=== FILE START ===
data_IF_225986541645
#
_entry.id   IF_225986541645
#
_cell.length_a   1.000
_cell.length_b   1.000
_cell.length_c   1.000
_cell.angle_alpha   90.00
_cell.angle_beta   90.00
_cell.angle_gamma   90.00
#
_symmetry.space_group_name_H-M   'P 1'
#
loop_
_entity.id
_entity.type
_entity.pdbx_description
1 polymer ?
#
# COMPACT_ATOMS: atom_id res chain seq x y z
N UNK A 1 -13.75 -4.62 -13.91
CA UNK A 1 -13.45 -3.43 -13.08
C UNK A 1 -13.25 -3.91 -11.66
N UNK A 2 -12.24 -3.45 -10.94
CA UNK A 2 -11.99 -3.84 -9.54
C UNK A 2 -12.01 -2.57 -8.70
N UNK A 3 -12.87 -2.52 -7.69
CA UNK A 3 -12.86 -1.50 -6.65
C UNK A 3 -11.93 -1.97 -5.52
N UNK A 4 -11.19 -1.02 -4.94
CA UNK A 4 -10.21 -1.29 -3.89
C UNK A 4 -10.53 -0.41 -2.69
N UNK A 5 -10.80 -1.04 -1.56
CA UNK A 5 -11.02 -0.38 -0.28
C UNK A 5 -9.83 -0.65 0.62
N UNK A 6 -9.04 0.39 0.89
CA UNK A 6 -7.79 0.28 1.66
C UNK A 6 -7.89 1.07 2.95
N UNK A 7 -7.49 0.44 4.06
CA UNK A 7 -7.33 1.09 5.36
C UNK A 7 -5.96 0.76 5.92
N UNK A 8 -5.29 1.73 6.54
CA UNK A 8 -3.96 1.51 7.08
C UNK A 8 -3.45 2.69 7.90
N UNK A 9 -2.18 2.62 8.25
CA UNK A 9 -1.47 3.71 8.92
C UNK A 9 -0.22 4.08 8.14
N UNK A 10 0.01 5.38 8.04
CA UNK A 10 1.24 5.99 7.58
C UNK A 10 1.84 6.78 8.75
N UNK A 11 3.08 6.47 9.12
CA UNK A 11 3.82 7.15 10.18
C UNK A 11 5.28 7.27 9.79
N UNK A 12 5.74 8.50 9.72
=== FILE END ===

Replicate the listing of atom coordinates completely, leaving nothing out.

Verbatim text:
data_IF_225986541645
#
_entry.id   IF_225986541645
#
_cell.length_a   1.000
_cell.length_b   1.000
_cell.length_c   1.000
_cell.angle_alpha   90.00
_cell.angle_beta   90.00
_cell.angle_gamma   90.00
#
_symmetry.space_group_name_H-M   'P 1'
#
loop_
_entity.id
_entity.type
_entity.pdbx_description
1 polymer ?
#
# COMPACT_ATOMS: atom_id res chain seq x y z
N UNK A 1 -13.75 -4.62 -13.91
CA UNK A 1 -13.45 -3.43 -13.08
C UNK A 1 -13.25 -3.91 -11.66
N UNK A 2 -12.24 -3.45 -10.94
CA UNK A 2 -11.99 -3.84 -9.54
C UNK A 2 -12.01 -2.57 -8.70
N UNK A 3 -12.87 -2.52 -7.69
CA UNK A 3 -12.86 -1.50 -6.65
C UNK A 3 -11.93 -1.97 -5.52
N UNK A 4 -11.19 -1.02 -4.94
CA UNK A 4 -10.21 -1.29 -3.89
C UNK A 4 -10.53 -0.41 -2.69
N UNK A 5 -10.80 -1.04 -1.56
CA UNK A 5 -11.02 -0.38 -0.28
C UNK A 5 -9.83 -0.65 0.62
N UNK A 6 -9.04 0.39 0.89
CA UNK A 6 -7.79 0.28 1.66
C UNK A 6 -7.89 1.07 2.95
N UNK A 7 -7.49 0.44 4.06
CA UNK A 7 -7.33 1.09 5.36
C UNK A 7 -5.96 0.76 5.92
N UNK A 8 -5.29 1.73 6.54
CA UNK A 8 -3.96 1.51 7.08
C UNK A 8 -3.45 2.69 7.90
N UNK A 9 -2.18 2.62 8.25
CA UNK A 9 -1.47 3.71 8.92
C UNK A 9 -0.22 4.08 8.14
N UNK A 10 0.01 5.38 8.04
CA UNK A 10 1.24 5.99 7.58
C UNK A 10 1.84 6.78 8.75
N UNK A 11 3.08 6.47 9.12
CA UNK A 11 3.82 7.15 10.18
C UNK A 11 5.28 7.27 9.79
N UNK A 12 5.74 8.50 9.72